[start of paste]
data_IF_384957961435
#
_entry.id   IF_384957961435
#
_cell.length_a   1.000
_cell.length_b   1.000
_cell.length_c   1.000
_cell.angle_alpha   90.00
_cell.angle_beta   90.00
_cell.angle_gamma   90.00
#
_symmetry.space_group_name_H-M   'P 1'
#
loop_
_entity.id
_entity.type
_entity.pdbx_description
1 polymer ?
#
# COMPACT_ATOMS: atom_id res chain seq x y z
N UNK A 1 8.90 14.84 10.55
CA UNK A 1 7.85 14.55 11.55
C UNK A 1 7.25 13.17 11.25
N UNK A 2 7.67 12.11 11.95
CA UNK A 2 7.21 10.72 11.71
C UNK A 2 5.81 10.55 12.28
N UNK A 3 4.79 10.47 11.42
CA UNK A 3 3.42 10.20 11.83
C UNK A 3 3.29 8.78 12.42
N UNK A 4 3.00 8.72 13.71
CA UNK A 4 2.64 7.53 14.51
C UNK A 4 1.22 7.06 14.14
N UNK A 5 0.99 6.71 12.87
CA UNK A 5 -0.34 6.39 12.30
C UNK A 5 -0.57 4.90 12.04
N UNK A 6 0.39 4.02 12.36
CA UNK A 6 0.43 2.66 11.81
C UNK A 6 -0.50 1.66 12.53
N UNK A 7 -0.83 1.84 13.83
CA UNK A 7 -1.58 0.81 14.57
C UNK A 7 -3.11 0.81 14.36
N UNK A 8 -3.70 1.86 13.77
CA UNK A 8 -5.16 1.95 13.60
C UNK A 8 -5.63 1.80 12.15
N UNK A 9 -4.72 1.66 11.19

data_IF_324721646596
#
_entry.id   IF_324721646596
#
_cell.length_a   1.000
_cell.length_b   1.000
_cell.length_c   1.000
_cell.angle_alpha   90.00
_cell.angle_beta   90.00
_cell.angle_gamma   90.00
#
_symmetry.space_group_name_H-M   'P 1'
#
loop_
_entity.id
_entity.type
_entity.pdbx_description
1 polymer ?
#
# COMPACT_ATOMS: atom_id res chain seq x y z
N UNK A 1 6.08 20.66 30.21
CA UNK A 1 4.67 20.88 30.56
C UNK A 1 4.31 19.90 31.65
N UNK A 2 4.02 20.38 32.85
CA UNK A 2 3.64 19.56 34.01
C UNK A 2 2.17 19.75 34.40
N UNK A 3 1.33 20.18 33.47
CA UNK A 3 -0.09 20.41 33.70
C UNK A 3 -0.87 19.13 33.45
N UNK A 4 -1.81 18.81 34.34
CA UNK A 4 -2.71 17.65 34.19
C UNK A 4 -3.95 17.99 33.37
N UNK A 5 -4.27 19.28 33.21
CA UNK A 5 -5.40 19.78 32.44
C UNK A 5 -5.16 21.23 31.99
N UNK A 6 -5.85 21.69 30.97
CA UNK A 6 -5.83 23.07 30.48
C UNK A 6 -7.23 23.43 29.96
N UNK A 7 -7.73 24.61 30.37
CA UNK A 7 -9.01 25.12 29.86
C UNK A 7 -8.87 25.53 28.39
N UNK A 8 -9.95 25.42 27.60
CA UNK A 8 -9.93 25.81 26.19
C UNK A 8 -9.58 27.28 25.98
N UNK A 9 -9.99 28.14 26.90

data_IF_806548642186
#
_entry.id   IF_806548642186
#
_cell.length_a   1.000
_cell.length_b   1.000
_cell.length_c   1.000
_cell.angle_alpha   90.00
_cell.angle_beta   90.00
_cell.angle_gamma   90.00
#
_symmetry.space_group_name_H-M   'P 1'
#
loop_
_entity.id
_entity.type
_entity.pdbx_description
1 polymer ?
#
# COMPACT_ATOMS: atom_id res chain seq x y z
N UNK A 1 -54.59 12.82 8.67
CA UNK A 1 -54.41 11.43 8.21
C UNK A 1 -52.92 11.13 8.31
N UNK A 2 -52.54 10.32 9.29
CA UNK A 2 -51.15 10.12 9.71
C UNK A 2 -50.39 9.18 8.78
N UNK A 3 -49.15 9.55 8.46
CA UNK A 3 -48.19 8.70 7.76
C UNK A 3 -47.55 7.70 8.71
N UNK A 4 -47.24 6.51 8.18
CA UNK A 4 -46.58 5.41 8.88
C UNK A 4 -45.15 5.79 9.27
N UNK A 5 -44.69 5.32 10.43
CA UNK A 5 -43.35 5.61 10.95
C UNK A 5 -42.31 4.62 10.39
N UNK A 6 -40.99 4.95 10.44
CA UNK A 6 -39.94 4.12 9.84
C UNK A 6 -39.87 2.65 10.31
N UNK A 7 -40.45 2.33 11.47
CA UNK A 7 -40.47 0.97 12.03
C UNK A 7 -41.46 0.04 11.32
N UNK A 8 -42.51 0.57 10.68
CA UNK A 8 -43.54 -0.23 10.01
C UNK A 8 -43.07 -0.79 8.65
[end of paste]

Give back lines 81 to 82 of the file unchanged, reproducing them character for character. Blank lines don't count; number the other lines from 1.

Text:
N UNK A 6 -5.85 21.69 30.97
CA UNK A 6 -5.83 23.07 30.48